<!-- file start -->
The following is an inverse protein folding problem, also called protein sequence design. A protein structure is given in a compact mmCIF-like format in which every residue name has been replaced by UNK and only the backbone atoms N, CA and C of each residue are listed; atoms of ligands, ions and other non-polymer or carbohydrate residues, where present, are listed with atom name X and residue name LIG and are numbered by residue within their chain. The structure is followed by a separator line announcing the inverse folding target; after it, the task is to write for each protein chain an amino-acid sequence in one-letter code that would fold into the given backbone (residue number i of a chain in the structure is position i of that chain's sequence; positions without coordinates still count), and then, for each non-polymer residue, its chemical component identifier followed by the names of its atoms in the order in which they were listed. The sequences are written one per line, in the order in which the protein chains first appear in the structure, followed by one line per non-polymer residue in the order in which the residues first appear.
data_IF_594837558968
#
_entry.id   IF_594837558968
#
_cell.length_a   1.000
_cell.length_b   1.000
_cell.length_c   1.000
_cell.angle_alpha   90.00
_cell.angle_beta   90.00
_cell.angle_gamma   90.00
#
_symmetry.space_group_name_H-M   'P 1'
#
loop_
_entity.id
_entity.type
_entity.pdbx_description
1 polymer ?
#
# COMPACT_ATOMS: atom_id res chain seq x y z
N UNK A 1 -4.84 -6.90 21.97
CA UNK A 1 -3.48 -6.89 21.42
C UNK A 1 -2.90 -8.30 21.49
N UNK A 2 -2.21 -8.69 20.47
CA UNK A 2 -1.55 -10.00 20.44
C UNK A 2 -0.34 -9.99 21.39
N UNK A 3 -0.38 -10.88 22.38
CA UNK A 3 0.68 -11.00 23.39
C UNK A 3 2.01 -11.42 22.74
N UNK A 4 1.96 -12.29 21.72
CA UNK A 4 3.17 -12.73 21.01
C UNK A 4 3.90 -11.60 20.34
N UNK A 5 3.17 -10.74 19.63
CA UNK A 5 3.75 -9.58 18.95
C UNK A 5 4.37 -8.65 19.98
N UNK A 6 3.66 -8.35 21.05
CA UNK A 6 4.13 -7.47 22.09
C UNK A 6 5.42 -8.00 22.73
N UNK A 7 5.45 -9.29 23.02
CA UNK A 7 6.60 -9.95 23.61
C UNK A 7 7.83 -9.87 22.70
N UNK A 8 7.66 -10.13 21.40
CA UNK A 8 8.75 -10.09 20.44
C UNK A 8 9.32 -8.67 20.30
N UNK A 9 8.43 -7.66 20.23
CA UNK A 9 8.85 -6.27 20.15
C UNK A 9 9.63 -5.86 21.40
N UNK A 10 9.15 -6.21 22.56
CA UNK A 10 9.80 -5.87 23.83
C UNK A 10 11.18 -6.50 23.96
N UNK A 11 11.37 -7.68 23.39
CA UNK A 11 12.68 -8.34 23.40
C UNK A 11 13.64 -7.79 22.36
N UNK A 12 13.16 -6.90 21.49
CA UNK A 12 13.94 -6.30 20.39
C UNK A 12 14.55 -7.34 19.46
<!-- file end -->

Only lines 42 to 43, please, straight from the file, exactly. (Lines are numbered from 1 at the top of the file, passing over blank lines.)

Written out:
C UNK A 7 7.83 -9.87 22.70
N UNK A 8 7.66 -10.13 21.40